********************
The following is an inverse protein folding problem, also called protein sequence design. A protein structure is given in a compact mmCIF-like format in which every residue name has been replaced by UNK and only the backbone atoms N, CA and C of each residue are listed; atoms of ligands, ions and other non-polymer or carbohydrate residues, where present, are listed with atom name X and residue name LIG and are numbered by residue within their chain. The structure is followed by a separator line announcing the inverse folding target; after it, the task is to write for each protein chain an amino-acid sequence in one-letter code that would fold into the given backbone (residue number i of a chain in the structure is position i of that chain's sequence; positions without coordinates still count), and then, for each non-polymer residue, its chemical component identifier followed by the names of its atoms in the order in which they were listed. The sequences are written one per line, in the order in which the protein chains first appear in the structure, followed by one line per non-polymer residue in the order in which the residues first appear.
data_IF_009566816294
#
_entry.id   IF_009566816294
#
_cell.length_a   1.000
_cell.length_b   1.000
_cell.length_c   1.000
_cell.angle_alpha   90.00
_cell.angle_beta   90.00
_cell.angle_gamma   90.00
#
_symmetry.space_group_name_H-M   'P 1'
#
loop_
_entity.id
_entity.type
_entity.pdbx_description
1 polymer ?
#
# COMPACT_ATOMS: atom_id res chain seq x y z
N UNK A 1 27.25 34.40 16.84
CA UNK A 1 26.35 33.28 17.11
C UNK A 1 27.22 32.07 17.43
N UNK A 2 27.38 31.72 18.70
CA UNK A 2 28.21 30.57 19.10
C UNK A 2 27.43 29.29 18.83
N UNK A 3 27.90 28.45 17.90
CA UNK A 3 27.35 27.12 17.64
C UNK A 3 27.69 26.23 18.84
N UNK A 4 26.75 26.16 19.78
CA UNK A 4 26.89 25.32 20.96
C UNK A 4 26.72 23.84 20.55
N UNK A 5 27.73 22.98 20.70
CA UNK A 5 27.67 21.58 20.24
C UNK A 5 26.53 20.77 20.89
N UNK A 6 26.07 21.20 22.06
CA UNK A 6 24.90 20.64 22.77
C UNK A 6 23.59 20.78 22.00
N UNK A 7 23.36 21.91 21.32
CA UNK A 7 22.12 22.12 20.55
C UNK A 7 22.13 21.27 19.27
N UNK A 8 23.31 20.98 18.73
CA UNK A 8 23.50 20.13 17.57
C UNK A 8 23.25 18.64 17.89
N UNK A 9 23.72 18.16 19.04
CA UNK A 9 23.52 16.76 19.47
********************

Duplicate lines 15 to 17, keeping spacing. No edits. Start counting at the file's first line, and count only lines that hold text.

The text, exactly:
loop_
_entity.id
_entity.type